White House Press Secretary Sarah Sanders has said that President Donald Trump was open to another meeting with North Korea’s Kim Jong-un despite National Security Adviser John Bolton’s assertion that Washington is still waiting for Pyongyang to take steps toward denuclearization.
Donald Trump has received another letter from Kim, which Sanders described on Monday as “very warm” and “very positive”, noting that the White House will not release the letter unless Kim agrees, reports CNN.
The primary intent of the letter, she said at Monday’s briefing, was to “request and look to schedule another meeting” between the two leaders, something the White House is “open to”.
She said that the White House is “already in the process of coordinating” another meeting, but declined to provide further details on a time or location.
Sanders cited the letter as “further evidence of progress” toward denuclearization, noting that the latest parade was “not about their nuclear arsenal”.
The letter, she said, showed a “commitment to continuing conversations”.
Sanders’ comments came hours after Bolton said Trump has “tried to hold the door open” for Kim to denuclearize, but the US is still waiting on Pyongyang to take those steps, CNN said.
South Korean officials also said last week that Kim has “unwavering trust for President Donald Trump” and wants to achieve the denuclearization of the Korean Peninsula before the US leader finishes his term. (IANS)
In all areas related to the enjoyment of economic and social rights, including health, housing, education, social security, employment, food, water and sanitation, much of the country’s population is being left behind
Despite more than a year of international engagement and promises of economic reform by North Korea’s leaders, the human rights situation in the isolated country remains dire, a top U.N. rights official said Friday.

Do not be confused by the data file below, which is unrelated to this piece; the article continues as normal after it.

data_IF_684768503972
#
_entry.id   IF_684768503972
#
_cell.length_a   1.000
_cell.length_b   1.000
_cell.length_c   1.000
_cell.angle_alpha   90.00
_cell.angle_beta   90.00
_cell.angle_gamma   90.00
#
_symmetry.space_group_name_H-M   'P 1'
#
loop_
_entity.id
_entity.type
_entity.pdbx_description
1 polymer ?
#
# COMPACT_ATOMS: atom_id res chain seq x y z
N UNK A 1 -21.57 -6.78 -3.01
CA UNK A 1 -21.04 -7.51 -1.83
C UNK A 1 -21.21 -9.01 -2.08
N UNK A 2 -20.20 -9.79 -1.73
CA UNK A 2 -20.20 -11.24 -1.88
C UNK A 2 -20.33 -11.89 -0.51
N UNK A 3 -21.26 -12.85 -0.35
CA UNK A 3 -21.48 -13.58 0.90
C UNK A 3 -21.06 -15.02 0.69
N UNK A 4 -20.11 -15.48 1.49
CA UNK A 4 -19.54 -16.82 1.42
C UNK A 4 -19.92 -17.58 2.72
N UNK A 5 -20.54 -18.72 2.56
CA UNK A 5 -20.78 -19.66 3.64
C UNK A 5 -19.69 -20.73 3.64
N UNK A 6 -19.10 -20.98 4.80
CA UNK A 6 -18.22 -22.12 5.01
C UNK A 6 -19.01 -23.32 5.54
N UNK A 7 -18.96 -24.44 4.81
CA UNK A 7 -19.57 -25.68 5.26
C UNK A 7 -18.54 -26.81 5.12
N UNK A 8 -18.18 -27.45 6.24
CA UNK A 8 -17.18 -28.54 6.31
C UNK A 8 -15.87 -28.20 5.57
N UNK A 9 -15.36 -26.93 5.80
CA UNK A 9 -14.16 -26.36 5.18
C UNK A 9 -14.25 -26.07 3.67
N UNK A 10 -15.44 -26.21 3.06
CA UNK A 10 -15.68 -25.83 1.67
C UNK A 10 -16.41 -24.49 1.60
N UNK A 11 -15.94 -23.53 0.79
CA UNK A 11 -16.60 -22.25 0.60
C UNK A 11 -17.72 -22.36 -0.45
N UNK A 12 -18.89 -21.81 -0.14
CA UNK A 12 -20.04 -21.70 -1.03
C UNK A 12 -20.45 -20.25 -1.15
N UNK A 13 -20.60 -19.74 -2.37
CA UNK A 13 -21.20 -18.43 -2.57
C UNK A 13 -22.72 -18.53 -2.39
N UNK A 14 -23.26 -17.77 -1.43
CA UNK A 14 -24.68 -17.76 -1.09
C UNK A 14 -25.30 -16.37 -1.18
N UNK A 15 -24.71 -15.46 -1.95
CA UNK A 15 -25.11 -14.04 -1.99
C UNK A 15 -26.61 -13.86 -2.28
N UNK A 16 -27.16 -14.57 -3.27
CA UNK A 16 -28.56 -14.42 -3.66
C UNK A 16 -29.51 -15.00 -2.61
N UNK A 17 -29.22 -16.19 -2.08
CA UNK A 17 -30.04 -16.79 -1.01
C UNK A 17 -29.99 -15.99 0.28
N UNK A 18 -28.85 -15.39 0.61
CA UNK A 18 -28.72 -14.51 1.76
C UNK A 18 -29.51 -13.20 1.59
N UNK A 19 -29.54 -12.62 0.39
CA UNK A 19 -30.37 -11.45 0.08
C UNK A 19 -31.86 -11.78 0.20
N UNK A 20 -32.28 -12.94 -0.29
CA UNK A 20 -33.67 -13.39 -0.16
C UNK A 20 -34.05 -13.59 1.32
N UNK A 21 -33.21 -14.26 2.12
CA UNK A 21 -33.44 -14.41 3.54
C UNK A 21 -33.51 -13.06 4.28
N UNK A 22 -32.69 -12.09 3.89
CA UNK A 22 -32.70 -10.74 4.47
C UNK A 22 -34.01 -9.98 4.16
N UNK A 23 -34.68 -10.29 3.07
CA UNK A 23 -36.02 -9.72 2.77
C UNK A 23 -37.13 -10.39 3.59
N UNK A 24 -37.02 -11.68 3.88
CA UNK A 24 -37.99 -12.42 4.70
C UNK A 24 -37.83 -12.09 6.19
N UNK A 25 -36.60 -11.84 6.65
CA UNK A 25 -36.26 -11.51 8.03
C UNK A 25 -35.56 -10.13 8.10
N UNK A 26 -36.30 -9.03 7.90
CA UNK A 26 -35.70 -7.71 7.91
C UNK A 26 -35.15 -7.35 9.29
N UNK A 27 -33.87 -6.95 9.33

Blocked by the government from visiting North Korea, U.N. special rapporteur for human rights in North Korea Tomas Quintana visited South Korea this week as part of an investigation that will be provided to the U.N. Human Rights Council in March.
Noting that North Korean leader Kim Jong Un has embarked on an effort to improve living conditions by focusing on economic development, Quintana said his preliminary findings showed those efforts had not translated into improvements in the lives of most people.
“The fact is, that with all the positive developments the world has witnessed in the last year, it is all the more regrettable that the reality for human rights on the ground remains unchanged, and continues to be extremely serious,” he told reporters at a briefing in Seoul.
“In all areas related to the enjoyment of economic and social rights, including health, housing, education, social security, employment, food, water and sanitation, much of the country’s population is being left behind,” Quintana added.
Left out of talks
North Korea denies human rights abuses and says the issue is used by the international community as a political ploy to isolate it.
Human rights were noticeably absent from talks between Kim and the leaders of South Korea and the United States last year, over North Korea’s nuclear weapons program.
But in December, the United States imposed sanctions on an additional three North Korean officials, including a top aide to Kim, for serious rights abuses and censorship.
North Korea’s foreign ministry warned in a statement after the December sanctions were announced, that the measures could lead to a return to “exchanges of fire” and North Korea’s disarming could be blocked forever.
While noting he had “no specific information” on whether international sanctions were hurting ordinary North Koreans, Quintana said the sanctions targeted the economy as a whole and “raised questions” about the possible impact on the public.
He cited a reference by Kim in his new year message to the need to improve living standards, saying it was a rare acknowledgement of the economic and social hardships faced by many North Koreans.